Topics: Web Development Branding And Positioning

16 Words I Don't Want To See On Your Website's Homepage

Picture of Chris Heiler Author: Chris Heiler

Hyperbole losing prospects?The purpose of your company's website is to convert visitors into sales qualified leads.

Everything else is secondary to this objective.

With this objective in mind comes this observation:

You are leaving millions of dollars on the table because of poor word selection on your website's homepage.

The all-too-common green industry hyperbole splattered across your homepage lacks clarity. It's unnecessarily confusing your visitors and forcing their squirrel brains to work overtime.

So they leave. Without giving you a dime.

How to speak to your prospect's squirrel brains

I've personally reviewed hundreds of lawn and landscape industry websites over the last eight years as part of our Total Marketing Review.

I've found that lack of clarity in your messaging is your biggest obstacle to generating more customers directly from your website. It's not your website's design, or how it's organized, or how it's optimized for search engines.

The main problem is how you are talking to your visitors.

The solution begins by eliminating unnecessary and harmful words from your homepage.

Using pronouns properly

"We will..."

"We offer..."

"Trust us to..."

Cut the "we" from your homepage.

First person lingo is fine in your bios, not on your homepage where you need to speak directly to your prospect's pain.

Minimize the use of "you".

"You" is overused by companies who don't know exactly who their audience is, so they try to appeal to everybody.

Consider these two homepage headlines:


"We help you create the landscape of your dreams"

"Landscaping services for hospitals and healthcare systems throughout Nashville"


Can you guess which one is addressing everyone on the planet?

Force yourself to be more specific in who you are talking to on your homepage. (This starts with fine-tuning your positioning- read here and here.)

Doing everything

Companies who tout themselves as "full-service" do so because they are undifferentiated from their competitors.

Full-service says to your prospects, "We do everything." Which, in your prospect's mind, translates roughly to, "They do nothing well."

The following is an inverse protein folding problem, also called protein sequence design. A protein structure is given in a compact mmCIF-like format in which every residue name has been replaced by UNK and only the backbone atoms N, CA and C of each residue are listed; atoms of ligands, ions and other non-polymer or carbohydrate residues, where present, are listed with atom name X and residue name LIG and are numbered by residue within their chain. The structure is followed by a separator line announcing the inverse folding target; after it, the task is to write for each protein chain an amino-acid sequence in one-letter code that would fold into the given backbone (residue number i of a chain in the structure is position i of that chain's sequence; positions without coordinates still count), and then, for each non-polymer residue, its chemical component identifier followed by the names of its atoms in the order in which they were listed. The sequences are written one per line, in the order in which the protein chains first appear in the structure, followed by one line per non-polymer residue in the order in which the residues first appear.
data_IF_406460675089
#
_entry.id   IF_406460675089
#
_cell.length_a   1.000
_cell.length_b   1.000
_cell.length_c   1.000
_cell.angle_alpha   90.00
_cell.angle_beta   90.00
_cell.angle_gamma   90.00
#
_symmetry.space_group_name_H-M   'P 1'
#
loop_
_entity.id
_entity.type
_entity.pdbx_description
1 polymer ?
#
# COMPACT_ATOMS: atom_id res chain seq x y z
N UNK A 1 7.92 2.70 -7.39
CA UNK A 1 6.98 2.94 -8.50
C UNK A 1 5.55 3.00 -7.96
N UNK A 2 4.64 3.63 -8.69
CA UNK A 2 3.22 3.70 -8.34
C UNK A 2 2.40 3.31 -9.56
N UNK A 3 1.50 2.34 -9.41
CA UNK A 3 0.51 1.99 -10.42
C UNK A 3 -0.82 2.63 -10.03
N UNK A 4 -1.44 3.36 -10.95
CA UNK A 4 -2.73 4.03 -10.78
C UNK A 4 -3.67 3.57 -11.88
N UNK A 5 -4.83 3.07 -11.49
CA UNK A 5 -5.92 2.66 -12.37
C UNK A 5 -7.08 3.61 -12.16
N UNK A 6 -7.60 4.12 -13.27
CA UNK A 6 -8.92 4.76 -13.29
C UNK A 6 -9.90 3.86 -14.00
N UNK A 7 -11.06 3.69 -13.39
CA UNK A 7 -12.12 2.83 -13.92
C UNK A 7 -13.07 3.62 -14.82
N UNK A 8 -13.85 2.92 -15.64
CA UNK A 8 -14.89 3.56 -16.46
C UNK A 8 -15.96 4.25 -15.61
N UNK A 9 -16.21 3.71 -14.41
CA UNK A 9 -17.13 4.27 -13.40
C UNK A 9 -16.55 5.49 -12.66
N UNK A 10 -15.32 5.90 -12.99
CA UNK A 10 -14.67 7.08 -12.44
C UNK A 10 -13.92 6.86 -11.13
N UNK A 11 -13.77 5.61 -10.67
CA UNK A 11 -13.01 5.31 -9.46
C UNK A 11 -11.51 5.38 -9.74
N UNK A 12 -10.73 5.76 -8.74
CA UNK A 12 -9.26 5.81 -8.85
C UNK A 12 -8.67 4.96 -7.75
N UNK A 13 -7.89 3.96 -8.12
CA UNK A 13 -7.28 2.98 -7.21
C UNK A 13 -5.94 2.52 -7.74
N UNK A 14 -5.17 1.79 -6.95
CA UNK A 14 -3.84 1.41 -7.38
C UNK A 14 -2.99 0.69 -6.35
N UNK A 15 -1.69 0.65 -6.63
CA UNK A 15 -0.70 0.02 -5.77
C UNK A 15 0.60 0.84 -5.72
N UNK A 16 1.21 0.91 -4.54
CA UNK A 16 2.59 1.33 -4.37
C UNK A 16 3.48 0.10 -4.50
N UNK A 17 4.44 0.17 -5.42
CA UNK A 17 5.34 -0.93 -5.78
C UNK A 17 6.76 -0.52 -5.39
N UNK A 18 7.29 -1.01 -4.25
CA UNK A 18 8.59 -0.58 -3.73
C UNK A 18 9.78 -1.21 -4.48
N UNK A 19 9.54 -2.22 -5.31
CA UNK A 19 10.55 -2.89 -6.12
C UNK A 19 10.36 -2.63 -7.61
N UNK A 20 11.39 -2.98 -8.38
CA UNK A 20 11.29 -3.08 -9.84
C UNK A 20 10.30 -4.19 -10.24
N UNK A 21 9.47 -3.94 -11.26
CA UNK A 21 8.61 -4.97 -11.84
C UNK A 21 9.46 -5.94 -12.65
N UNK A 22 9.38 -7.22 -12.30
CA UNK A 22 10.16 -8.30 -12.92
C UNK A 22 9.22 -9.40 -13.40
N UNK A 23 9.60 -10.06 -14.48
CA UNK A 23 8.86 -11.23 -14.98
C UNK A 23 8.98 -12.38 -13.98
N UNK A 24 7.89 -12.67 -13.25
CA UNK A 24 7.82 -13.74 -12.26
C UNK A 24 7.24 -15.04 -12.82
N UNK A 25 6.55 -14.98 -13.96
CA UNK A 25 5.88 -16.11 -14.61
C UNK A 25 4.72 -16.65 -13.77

You may very well offer "full-service", and deliver it with excellence, but that does not mean this attribute should be advertised on your company's homepage.

Drop the descriptors









Award winning

These adjectives do not speak to your prospect's pain. They describe how great you think you are.

Side note: I spotted these nine adjectives on the homepages of just two websites. How many are on yours?

You may have important certifications. You may have won prestigious awards. Talk about this elsewhere, not on your homepage.

Avoid talking about:



Superior customer service


These words are meaningless to your prospects because there is no proponent for the opposite position. Think about that carefully.

Do you know of any company who stands for "unquality"? Does your competition tout themselves as being "undependable" or offering "inferior customer service"? Is there a landscape that is "not custom"?

You are touting traits that are expected.

Wrap up

When you confuse, you lose.

And right now you're losing millions of dollars in potential revenue because of poor messaging on your homepage.

I'm assuming you would like these dollars in your bank account instead. If that's accurate, schedule a meeting with us and request a Total Marketing Review for your company. We'll review your website and messaging with objectivity (then most likely blow it up and rewrite it for you).

If you don't want to talk to us and are cool with leaving a boat load of money on the table then just subscribe to our blog for now :P We'll deliver our candid insight like this straight to your inbox each week.

Image source: hyperbole

 Ebook: 25 Website Must Haves

Picture of Chris Heiler

About Chris Heiler

Chris is the founder and CEO of Landscape Leadership. He has been in the green industry for over 20 years. Aside from leading the team at Landscape Leadership he enjoys speaking at green industry events across the country sharing his insights on marketing and sales. Chris now lives in Austin, TX, a transplant from the midwest and the great state of Michigan.

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